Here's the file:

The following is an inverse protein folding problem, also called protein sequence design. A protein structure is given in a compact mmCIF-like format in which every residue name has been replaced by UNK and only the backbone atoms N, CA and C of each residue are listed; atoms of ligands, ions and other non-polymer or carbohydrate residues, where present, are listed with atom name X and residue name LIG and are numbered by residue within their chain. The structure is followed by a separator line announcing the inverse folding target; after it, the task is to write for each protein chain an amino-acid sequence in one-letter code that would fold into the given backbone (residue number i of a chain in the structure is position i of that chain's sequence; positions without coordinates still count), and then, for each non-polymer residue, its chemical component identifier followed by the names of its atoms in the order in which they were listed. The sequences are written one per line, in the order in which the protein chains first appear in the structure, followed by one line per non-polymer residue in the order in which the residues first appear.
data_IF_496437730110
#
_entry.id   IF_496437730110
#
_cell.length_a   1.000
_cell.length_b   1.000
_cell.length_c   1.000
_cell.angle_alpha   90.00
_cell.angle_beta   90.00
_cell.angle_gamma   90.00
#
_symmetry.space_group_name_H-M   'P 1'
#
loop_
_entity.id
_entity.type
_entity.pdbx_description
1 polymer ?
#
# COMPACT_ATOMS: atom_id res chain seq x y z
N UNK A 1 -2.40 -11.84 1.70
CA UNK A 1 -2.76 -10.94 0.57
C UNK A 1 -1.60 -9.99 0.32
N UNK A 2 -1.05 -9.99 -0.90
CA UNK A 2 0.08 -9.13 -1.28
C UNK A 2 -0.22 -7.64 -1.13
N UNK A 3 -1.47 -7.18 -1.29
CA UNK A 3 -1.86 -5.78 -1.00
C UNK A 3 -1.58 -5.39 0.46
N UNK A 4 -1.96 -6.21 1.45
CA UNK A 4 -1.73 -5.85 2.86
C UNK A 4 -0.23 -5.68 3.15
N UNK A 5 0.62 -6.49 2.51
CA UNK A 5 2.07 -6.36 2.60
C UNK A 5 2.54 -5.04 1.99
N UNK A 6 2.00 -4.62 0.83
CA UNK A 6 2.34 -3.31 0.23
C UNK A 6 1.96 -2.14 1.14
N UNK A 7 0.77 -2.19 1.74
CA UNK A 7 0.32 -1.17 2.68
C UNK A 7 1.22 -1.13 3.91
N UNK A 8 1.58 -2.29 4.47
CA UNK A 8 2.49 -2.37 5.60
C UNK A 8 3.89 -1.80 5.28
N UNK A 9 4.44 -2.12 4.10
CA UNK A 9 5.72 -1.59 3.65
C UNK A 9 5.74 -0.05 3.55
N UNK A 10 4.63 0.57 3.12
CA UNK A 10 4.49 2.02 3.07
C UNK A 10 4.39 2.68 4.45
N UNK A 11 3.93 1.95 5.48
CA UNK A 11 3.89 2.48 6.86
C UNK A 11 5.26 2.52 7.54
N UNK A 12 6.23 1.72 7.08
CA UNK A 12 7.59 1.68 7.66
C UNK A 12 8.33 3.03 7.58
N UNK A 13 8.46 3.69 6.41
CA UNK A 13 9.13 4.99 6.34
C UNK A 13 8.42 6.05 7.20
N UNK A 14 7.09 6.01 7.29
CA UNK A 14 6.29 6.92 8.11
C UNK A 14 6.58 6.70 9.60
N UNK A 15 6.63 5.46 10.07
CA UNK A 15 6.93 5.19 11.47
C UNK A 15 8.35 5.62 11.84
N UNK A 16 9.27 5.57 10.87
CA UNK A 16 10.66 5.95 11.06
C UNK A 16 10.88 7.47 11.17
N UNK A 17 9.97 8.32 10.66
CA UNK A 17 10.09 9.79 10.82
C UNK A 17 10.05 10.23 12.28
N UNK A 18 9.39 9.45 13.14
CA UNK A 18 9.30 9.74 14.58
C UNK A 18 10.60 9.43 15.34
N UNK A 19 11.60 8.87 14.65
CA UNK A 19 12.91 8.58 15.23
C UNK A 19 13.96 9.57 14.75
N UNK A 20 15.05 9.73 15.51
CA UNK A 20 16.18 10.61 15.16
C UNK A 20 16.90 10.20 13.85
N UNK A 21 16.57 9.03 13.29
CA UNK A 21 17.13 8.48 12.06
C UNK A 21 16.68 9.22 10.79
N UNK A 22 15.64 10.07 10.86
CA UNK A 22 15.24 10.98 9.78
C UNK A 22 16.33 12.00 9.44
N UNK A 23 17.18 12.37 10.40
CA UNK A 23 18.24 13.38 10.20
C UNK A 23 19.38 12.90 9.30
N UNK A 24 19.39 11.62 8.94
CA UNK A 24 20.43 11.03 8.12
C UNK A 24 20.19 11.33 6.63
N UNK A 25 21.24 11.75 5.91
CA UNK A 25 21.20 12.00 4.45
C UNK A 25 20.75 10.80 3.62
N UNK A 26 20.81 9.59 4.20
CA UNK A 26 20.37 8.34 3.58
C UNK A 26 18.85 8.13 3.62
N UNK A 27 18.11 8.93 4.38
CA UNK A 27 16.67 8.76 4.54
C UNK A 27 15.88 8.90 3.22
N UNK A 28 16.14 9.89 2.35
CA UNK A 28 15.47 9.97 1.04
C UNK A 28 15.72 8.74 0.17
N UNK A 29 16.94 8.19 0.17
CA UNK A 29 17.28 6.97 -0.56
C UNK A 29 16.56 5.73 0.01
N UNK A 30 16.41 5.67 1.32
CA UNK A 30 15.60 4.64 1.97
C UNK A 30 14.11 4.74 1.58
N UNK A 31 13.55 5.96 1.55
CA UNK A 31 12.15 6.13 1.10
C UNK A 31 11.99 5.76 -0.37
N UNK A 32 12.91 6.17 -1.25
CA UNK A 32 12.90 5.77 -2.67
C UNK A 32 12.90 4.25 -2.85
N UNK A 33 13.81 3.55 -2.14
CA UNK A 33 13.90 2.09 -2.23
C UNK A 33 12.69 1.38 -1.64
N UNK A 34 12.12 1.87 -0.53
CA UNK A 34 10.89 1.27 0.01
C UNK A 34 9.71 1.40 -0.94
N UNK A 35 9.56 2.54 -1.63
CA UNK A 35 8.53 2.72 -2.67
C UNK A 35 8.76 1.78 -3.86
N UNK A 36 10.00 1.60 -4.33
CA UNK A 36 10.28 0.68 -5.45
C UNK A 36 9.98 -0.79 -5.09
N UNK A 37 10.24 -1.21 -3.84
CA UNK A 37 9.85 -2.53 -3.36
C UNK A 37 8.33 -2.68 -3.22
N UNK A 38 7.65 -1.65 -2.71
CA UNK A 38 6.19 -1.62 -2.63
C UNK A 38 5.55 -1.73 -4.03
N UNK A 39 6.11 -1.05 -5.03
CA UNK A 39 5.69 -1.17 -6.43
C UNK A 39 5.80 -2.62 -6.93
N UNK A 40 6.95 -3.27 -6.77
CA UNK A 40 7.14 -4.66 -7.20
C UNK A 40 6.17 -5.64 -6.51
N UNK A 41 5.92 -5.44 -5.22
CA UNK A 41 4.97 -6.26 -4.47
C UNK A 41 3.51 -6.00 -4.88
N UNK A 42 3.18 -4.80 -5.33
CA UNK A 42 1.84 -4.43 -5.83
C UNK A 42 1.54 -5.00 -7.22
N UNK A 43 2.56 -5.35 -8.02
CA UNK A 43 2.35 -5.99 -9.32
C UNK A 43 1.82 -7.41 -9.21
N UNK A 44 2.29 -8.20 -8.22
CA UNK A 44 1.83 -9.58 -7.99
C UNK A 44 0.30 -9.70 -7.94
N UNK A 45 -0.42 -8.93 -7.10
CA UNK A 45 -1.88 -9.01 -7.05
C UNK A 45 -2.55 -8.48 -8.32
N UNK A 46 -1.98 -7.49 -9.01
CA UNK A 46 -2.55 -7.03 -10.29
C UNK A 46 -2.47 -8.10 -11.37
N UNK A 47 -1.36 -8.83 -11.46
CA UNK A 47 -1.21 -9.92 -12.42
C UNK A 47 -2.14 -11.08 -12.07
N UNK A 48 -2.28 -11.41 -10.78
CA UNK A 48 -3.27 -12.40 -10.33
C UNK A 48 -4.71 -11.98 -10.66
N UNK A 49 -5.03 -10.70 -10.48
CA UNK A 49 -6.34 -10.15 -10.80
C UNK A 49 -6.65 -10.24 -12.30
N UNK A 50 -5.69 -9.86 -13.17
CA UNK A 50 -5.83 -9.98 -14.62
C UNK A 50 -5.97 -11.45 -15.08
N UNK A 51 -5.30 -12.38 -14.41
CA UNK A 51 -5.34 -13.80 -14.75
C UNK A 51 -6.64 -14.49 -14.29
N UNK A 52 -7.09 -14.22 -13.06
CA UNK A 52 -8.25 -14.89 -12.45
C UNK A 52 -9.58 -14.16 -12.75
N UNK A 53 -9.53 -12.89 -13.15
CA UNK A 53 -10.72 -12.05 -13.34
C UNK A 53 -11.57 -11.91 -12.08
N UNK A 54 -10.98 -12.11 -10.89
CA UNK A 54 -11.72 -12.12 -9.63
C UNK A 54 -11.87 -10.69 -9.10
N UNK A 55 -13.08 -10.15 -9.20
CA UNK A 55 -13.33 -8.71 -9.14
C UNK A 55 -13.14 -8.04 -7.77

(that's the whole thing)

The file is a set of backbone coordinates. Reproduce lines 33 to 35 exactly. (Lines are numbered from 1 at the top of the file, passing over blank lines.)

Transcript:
C UNK A 4 -0.23 -5.68 3.15
N UNK A 5 0.62 -6.49 2.51
CA UNK A 5 2.07 -6.36 2.60